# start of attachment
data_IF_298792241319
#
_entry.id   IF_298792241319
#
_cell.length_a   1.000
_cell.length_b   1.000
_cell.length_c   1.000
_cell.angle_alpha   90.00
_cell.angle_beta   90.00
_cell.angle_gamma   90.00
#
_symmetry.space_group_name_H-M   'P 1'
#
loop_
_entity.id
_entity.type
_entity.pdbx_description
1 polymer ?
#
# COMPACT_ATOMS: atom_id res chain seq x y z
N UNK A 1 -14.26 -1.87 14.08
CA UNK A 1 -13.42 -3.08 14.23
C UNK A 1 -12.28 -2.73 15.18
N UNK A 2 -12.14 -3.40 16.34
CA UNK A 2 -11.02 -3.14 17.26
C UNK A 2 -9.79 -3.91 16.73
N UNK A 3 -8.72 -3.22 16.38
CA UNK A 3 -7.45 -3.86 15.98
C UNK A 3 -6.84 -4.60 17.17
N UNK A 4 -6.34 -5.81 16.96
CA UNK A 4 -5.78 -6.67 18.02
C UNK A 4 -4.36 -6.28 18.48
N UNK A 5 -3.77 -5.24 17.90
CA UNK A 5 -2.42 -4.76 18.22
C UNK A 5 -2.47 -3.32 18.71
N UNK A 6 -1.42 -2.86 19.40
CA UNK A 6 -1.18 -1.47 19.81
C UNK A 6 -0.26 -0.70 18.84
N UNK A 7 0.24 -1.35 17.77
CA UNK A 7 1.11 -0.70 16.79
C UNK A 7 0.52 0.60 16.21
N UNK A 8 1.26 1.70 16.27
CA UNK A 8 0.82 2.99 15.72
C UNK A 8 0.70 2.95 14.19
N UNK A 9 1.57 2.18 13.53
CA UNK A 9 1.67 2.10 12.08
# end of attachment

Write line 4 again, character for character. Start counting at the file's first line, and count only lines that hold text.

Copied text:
#